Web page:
Identifying persons who are within weeks of HIV-1 antibody seroconversion is potentially useful for treatment, pathogenesis, and epidemiologic studies, as well as clinical decision-making and HIV prevention. Observational studies have suggested that persons treated within 2 weeks of antibody seroconversion may have sustained CD4+ T-cell count and viral load benefits [4]. Because events within the first months of infection predict the course of infection [58], standardized methods of identifying persons with recent HIV seroconversion are potentially important for conducting pathogenesis studies. Identification of very early HIV-1 infection is also useful in studying the characteristics of viral variants responsible for initiating infection, which has potential importance for vaccine design [9]. Finally, persons in the first 2.5 months of HIV infection have been reported to have a 10-fold higher risk of transmission than persons in chronic infection [10]. Methods that could identify persons who are still in early infection—even if seroconversion has already occurred—would allow clinicians to target these individuals (and their partners) for appropriate interventions to reduce the risk of HIV transmission.
We sought to determine the sensitivity and specificity of antibody testing approaches to identify whether persons who are positive on standard antibody tests for HIV-1 have very recently seroconverted. We studied persons for whom longitudinal plasma specimens were available following a well-characterized date of HIV-1 seroconversion. Several widely available clinical antibody tests, as well as tests that are currently available in research laboratories but could readily be performed in clinical laboratories, were evaluated.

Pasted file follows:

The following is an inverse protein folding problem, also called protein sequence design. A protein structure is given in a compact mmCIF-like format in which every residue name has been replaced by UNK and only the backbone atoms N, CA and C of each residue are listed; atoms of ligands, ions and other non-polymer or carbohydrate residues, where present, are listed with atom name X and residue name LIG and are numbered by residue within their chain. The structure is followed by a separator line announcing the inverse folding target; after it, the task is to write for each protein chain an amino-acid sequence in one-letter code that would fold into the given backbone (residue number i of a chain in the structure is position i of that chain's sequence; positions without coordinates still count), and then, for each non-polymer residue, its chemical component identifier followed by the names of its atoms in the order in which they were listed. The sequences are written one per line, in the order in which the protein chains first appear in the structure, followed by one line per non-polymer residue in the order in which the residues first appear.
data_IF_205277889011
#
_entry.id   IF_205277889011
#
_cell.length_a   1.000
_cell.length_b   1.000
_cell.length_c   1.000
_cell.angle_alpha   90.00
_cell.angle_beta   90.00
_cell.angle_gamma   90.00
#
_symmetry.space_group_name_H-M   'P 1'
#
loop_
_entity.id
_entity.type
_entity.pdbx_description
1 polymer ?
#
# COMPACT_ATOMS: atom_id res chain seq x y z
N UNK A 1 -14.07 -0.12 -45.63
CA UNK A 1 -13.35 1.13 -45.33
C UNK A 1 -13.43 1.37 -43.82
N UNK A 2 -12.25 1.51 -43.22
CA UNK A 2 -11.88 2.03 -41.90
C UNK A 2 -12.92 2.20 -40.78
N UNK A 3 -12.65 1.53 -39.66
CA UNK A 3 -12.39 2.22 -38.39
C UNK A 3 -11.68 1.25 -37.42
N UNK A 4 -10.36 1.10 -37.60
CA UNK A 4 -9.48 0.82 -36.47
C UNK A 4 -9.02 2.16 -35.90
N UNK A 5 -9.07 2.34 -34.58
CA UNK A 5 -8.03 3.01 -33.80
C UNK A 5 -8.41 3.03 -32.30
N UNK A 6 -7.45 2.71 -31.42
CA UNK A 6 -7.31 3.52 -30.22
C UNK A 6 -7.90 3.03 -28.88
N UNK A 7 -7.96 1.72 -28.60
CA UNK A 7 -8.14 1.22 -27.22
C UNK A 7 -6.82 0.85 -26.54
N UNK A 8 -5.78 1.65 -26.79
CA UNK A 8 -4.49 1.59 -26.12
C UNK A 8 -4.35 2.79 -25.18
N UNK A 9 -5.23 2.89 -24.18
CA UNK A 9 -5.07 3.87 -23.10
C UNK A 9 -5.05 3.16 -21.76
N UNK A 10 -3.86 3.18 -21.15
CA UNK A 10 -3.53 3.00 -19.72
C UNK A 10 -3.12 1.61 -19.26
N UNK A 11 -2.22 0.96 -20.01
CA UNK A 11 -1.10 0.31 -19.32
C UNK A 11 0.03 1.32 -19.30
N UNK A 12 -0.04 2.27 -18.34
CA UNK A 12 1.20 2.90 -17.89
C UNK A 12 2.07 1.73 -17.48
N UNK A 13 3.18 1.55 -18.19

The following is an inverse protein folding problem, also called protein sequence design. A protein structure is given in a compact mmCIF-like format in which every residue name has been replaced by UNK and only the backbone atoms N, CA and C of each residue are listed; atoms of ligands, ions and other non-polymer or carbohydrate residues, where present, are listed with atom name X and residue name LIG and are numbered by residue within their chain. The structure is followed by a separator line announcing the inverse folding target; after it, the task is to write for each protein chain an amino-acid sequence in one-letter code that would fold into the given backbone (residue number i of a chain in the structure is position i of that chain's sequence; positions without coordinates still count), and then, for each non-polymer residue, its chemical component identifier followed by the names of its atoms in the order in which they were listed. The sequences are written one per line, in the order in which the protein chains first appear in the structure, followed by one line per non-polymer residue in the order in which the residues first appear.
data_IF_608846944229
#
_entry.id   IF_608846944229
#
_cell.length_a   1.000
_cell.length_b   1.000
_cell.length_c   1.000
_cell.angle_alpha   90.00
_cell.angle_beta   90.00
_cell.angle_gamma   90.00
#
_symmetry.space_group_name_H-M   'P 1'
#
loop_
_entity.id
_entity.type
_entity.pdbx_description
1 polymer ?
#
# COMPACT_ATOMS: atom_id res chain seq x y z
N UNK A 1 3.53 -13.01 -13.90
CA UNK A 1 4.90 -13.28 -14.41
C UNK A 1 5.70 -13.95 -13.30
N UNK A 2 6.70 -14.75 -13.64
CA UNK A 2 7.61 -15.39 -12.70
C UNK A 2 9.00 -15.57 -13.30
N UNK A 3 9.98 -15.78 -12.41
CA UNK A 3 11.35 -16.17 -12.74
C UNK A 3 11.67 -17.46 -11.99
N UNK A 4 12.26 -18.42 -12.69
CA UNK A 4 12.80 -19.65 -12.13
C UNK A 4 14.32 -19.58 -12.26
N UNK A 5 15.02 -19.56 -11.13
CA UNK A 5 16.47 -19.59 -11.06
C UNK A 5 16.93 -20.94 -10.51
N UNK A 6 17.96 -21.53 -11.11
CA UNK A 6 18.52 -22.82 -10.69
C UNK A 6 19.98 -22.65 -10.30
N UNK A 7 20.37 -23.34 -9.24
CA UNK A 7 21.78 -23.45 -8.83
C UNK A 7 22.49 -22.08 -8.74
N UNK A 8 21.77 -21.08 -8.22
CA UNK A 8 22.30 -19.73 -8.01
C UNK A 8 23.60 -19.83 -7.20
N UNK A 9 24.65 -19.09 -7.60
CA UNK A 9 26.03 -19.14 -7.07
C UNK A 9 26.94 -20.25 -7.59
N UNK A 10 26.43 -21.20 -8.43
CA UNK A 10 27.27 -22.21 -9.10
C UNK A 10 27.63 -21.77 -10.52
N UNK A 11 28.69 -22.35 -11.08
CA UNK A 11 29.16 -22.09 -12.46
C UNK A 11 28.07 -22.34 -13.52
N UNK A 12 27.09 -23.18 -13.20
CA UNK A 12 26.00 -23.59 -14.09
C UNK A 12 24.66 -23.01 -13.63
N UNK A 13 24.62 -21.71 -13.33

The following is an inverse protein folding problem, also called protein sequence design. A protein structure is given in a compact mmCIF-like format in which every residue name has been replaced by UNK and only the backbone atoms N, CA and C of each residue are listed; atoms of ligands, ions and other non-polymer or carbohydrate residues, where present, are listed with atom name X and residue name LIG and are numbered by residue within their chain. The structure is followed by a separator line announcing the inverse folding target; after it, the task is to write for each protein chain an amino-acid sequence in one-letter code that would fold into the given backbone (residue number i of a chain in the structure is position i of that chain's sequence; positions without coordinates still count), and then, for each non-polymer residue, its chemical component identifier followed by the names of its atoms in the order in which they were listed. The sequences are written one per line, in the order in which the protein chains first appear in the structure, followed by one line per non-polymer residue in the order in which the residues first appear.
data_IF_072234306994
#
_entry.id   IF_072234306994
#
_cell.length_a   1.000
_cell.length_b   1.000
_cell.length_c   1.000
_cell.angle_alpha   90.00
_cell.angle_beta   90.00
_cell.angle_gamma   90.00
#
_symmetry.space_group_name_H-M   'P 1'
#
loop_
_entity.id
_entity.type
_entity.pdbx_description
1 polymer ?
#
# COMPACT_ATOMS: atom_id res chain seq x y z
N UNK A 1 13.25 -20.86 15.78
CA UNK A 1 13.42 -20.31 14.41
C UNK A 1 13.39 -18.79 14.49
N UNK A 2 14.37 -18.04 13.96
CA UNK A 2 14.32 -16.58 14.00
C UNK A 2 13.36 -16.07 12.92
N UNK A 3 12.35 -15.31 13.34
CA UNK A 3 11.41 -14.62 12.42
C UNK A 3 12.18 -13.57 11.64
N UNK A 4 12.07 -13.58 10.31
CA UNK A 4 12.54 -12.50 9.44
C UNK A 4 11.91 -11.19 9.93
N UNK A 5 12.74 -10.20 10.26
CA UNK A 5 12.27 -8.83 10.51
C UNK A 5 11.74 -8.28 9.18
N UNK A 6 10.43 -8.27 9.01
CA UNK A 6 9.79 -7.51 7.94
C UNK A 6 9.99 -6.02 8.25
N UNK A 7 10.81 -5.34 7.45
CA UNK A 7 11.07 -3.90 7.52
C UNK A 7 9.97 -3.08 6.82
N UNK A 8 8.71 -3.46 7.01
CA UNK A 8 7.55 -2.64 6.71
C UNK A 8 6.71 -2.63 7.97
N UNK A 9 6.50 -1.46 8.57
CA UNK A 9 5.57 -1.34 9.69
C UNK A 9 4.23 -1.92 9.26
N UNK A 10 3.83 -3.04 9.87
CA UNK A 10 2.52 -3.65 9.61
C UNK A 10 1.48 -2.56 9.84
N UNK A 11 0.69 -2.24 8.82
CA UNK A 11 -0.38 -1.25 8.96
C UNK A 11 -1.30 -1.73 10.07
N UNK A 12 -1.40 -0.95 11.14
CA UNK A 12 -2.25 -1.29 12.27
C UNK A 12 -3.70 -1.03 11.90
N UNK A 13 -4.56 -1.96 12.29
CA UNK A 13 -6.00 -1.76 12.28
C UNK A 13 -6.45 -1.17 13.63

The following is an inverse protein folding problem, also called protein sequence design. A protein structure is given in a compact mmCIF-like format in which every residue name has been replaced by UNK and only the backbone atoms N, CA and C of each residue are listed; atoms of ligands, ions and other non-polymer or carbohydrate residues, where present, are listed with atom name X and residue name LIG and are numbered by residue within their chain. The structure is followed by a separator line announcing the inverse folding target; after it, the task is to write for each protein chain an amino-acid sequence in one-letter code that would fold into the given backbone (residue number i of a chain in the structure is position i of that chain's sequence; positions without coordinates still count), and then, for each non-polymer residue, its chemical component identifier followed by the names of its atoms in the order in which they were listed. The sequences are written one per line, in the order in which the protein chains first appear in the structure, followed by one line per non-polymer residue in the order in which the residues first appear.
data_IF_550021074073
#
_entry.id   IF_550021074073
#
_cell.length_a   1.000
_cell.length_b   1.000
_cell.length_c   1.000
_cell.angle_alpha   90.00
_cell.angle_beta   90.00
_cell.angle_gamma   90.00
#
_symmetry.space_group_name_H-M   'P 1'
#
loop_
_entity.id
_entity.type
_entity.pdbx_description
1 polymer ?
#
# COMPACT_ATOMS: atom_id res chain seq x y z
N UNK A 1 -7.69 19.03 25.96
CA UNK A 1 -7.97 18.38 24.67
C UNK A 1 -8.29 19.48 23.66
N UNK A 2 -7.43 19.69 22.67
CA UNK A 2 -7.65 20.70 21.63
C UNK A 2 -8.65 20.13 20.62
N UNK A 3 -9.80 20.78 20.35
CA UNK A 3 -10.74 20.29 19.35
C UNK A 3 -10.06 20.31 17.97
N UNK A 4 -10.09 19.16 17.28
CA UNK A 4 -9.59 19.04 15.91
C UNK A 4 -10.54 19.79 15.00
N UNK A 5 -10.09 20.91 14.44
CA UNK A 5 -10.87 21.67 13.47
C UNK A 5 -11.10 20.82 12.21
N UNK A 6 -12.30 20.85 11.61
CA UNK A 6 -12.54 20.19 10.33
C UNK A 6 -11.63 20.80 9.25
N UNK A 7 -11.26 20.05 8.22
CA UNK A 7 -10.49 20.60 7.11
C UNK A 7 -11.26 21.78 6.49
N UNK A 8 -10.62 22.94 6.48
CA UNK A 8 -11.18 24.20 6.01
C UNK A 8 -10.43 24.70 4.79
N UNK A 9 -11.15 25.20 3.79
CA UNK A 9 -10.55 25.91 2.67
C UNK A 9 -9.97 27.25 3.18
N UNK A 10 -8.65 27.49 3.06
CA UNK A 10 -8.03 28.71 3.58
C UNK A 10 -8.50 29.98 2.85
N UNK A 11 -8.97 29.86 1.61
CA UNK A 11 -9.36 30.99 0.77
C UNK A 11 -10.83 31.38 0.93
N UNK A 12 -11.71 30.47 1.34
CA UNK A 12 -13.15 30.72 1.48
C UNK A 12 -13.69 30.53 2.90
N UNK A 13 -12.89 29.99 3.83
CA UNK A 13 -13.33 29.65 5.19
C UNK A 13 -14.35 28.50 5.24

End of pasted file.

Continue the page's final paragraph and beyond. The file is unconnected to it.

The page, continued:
Subjects and Specimens
We assembled longitudinal specimen panels from persons in the Acute Infection and Early Disease Research Program (AIEDRP) cohort, a multicenter, North American early HIV infection research program. We selected participants in whom HIV antibody testing using standard assays was either negative or indeterminate at initial evaluation, so that dates of antibody seroconversion could be accurately estimated. An HIV-1 viral load ≥5000 copies/mL performed within 7 days after the negative or indeterminate antibody test was used to confirm HIV infection. In addition, 2 or more specimens of stored plasma that met the following criteria were required: (1) specimens were collected before or on the day that antiretroviral therapy was started; (2) specimens were collected within 180 days of the negative or indeterminate antibody test; (3) specimens were obtained ≥1 week apart from other specimens used for the analyses. Subjects in the study were enrolled in protocols approved by the Institutional Review Boards of each of the participating centers.
Measures